Rattlesnake Mountain - What's in a Name?
By Ralph Owen
The Naming of Rattlesnake Prairie - First Version (A Tall Tale)
Sometime in the early 1980s Harvey Manning, founding president of the IATC and hiking guidebook author, and I tired of telling people on hikes that we led that we didn’t know why Rattlesnake was named Rattlesnake. So we made up the following story to explain the name:
In the 1850s there were a series of Indian Wars (or as the American Indians called them the White-Man Wars) in what is now the State of Washington. Most of them were fought in Central and Eastern Washington. A group of U.S. Cavalry Soldiers came back over Yakima Pass returning from a battle in Central Washington. Yakima Pass, at the head of the Cedar River and south of Snoqualmie Pass, was the traditional horse route over the Cascades used by both the Indians and the Army. They stopped to camp for the night in a grassy area that now is the location of Rattlesnake Lake. One of the soldiers unrolled his bed roll in preparation to go to bed and a dead rattlesnake dropped out onto the ground. Evidently during the previous night in their cold camp in Central Washington it had crawled inside with the soldier to get warm and the soldier had not noticed it. It had been suffocated and died when the bed roll was tightly rolled up to pack that morning. The soldiers named this location Rattlesnake Prairie and the nearby mountain was later named Rattlesnake Mountain.
The Naming of Rattlesnake Prairie - Second Version
This version is from the book Pioneer Days on Puget Sound by Arthur A. Denny which was published in 1888. Denny was the leader of the party that first landed on Alki Beach (West Seattle) in 1851 and has been called the “Founder and Father of Seattle” and was the founder of the University of Washington.
A party of men from Seattle set out on an expedition toward Lake Keechelus (or as Denny spells it Lake Kitcheles) in the early summer of 1855 looking for a route for a road through the Cascades from Seattle to Central Washington. As Denny writes in his book: “At one time they were camping at what is now known as Rattlesnake prairie, and one of the party was startled by a rattling in the weeds. He reported that he heard a rattlesnake, which on investigation proved to be simply the dry seed pods of a weed; but it was sufficient to give a name to a place which it has ever after kept.”
Rattlesnake Prairie Becomes Rattlesnake Lake
There was no lake at Rattlesnake Prairie in the 1850s at the time of the two naming stories above. Rattlesnake Lake appeared in the spring of 1915 when waters inundated Rattlesnake Prairie and a small town located in the prairie.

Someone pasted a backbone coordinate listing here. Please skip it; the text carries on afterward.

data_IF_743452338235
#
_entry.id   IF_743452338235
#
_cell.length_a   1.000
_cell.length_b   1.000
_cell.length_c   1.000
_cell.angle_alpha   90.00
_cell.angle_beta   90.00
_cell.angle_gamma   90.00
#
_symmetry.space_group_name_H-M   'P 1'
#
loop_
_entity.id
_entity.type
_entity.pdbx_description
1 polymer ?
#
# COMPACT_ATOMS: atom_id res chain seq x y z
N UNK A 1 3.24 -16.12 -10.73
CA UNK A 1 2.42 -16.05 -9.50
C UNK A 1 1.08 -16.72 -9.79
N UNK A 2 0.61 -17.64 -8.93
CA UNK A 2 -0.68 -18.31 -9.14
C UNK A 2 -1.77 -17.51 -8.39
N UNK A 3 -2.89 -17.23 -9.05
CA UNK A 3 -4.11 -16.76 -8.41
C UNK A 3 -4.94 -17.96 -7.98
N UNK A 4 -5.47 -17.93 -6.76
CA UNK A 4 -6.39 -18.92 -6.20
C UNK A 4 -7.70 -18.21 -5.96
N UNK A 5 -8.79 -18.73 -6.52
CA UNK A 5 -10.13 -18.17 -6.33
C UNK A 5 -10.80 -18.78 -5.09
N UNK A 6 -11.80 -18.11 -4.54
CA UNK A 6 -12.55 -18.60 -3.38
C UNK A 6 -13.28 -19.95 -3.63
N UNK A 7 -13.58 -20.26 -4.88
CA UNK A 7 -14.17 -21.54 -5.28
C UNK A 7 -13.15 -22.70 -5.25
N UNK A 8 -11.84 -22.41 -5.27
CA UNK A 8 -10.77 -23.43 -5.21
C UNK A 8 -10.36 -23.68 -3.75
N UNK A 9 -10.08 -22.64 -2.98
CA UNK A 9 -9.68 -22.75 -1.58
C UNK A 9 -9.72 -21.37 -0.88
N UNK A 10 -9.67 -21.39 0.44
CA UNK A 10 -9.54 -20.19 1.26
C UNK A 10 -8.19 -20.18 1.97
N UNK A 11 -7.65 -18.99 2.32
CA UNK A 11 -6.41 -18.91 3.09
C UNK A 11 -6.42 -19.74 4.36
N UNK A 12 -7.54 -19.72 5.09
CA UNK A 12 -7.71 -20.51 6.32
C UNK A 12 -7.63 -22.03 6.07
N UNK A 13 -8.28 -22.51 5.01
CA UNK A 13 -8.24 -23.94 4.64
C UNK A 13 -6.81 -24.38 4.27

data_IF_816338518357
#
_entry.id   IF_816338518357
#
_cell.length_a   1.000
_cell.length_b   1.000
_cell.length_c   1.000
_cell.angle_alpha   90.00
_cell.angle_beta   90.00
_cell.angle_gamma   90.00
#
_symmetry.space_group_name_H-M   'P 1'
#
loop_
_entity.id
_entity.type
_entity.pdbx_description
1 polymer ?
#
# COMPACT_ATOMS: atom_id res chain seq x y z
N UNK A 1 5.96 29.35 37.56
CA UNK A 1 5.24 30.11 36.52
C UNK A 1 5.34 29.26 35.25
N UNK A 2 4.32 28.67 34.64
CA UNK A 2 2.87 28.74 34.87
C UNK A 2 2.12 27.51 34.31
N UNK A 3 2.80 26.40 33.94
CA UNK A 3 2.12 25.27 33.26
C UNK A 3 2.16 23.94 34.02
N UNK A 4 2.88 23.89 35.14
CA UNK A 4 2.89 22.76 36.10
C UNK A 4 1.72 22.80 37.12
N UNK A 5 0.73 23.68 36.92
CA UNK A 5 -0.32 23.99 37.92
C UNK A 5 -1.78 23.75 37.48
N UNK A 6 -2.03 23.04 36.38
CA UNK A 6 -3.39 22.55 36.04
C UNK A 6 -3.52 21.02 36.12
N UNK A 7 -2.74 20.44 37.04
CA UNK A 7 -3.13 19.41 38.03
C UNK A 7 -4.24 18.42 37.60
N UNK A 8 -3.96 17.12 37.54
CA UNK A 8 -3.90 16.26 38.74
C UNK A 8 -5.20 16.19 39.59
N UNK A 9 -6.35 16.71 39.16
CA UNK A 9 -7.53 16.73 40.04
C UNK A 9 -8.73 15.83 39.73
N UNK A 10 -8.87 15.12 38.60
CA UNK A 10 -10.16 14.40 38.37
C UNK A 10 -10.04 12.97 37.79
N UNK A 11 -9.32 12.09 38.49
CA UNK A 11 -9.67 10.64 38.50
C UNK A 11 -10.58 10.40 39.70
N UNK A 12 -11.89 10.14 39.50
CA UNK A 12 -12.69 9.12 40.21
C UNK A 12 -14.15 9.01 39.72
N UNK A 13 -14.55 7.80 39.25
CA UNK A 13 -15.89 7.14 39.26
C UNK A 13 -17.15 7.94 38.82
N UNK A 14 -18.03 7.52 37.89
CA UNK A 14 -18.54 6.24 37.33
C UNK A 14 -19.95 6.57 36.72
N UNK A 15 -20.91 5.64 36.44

In order to understand this flooding, it helps to know a bit about the City of Seattle’s Cedar River Water Shed. In the late 1880s, after the big Seattle Fire, the Seattle Water Department began to realize that they did not have enough water for the people of the growing city and also not enough to fight large fires. They began to look for an additional water supply and discovered the Cedar River. By 1899, Seattle had acquired most of what is now the City of Seattle’s Cedar River Water Shed. They began to use Cedar Lake, later named by Seattle as Chester Morse Lake as their upstream reservoir. Cedar Lake was east of Rattlesnake Prairie and was about 600’ higher in elevation with the wall of a glacier side moraine left during the last ice age between the lake and the prairie. Cedar Lake was drained by the Cedar River which had cut a course down through the gravels of this moraine. The Cedar River continued downstream near, but not through, Rattlesnake Prairie.
In 1905, Seattle built a wooden dam, called the Crib Dam, near the downstream end of Cedar Lake. This was done to increase the lake elevation from 1530’ to 1548’, both to increase the reservoir storage capacity of the lake and to increase the hydro-electric capability of a generating plant that was being built in the town of Cedar Falls by Seattle City Light.
In several years, Seattle realized that they needed both more water storage capability and more electricity for their growing city. Seattle built a second dam a little ways downstream of the Crib Dam, but still in the upper headwaters of the Cedar River. This concrete dam, called the Masonry Dam, was designed to initially raise the lake level to 1560.5’ and later to 1600’. The dam was firmly anchored to solid rock below it and on its southern end. The northern end of the dam was bordered by the gravels of the old glacial side moraine.
The Masonry Dam was finished by the spring of 1915 and the water level behind it slowly began to rise. Before this time the small town of Moncton had been built in Rattlesnake Prairie. Begun around 1906, when the Chicago, Milwaukee and St. Paul Railroad was built past Seattle Watershed’s town of Cedar Falls, by 1915 more than 200 people lived here. As the water level began to rise behind the Masonry Dam, new springs appeared in the side of the moraine above the prairie and out of the ground within it. Soon a lake began to appear within the prairie. By May, the water was rising in Rattlesnake Lake a foot per day. Houses in Moncton began to float off their foundations and into the center of the lake. Seattle condemned the town of Moncton, paid off the residents and cleared most of the remains of Moncton out of Rattlesnake Lake. Only a few foundations still exist in the bottom of the lake. Most of Rattlesnake Prairie is now gone as it has become Rattlesnake Lake.
While the Cedar River does not flow into Rattlesnake Lake, the level of Cedar Lake (Now Chester Morse Lake), indirectly regulates the level of Rattlesnake Lake. When Chester Morse is completely full the seepage through the gravels of the moraine raises the level of Rattlesnake. By the end of fall, when the level of Chester Morse drops to its lowest level, the seepage stops and Rattlesnake’s level drops.